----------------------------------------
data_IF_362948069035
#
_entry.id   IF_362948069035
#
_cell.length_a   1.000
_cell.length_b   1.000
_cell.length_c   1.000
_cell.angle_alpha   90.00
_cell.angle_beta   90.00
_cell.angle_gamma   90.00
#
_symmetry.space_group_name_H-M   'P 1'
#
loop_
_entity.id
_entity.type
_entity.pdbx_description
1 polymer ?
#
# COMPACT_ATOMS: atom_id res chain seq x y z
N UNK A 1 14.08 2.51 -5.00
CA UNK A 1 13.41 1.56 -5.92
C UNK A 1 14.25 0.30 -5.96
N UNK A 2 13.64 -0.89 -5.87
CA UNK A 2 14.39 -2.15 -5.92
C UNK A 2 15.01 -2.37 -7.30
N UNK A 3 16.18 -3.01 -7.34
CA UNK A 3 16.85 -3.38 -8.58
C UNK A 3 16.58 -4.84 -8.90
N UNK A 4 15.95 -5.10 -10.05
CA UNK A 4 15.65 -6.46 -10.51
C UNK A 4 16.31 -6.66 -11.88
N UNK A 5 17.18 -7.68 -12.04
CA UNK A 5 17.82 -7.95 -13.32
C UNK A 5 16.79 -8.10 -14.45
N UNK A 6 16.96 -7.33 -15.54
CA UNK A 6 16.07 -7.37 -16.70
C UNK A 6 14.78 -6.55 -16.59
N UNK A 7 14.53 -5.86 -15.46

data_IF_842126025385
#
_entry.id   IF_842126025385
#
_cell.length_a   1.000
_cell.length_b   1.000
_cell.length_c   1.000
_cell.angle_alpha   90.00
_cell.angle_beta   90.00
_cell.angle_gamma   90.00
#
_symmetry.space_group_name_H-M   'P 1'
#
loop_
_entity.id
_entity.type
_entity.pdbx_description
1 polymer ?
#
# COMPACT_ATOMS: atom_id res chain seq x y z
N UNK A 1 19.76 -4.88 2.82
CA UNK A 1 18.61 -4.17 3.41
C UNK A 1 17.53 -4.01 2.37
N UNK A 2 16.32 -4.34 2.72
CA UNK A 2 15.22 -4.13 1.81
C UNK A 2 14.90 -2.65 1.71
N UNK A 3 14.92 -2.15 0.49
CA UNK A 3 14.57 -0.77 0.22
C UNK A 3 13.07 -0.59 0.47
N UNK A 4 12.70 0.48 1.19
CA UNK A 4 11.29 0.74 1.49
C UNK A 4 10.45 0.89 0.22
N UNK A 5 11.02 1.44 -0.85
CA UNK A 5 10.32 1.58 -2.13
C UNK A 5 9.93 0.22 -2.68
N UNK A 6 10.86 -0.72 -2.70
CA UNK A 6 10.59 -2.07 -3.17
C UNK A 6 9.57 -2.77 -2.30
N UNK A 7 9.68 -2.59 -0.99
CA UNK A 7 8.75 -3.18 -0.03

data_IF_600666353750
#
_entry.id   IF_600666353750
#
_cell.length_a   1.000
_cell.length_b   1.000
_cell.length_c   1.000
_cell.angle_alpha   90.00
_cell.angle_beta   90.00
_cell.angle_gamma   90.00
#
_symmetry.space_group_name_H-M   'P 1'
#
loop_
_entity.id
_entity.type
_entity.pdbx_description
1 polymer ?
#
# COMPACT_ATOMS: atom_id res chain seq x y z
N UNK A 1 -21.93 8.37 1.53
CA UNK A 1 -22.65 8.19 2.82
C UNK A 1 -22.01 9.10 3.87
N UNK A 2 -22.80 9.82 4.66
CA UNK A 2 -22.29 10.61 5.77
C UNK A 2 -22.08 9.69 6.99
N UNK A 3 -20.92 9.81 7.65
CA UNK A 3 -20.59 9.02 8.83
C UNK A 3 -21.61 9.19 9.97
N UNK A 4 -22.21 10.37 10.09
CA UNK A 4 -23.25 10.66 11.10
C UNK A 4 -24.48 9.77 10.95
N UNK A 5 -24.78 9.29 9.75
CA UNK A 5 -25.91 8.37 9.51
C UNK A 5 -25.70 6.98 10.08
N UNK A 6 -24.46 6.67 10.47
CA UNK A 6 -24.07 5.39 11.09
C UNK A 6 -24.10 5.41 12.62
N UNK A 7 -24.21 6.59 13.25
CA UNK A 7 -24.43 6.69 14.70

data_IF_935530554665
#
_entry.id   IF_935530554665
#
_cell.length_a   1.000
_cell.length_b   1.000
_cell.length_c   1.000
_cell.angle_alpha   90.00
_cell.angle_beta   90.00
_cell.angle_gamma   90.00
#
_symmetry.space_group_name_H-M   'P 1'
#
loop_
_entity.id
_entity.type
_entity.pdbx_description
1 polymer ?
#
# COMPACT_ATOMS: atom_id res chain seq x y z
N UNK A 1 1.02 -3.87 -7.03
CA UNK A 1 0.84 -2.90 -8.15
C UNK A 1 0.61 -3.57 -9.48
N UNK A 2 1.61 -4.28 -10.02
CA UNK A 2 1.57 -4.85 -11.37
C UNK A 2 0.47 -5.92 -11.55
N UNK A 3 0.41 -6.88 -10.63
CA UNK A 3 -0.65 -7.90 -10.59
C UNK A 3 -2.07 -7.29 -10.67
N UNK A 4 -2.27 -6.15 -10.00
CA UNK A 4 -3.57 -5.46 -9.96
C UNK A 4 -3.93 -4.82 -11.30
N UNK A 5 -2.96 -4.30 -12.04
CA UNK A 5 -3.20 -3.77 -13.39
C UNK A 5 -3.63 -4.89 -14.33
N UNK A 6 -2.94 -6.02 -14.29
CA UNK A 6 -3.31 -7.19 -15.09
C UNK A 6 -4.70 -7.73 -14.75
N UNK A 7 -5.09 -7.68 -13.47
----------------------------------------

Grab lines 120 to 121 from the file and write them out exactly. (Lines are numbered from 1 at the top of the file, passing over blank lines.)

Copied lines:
data_IF_935530554665
#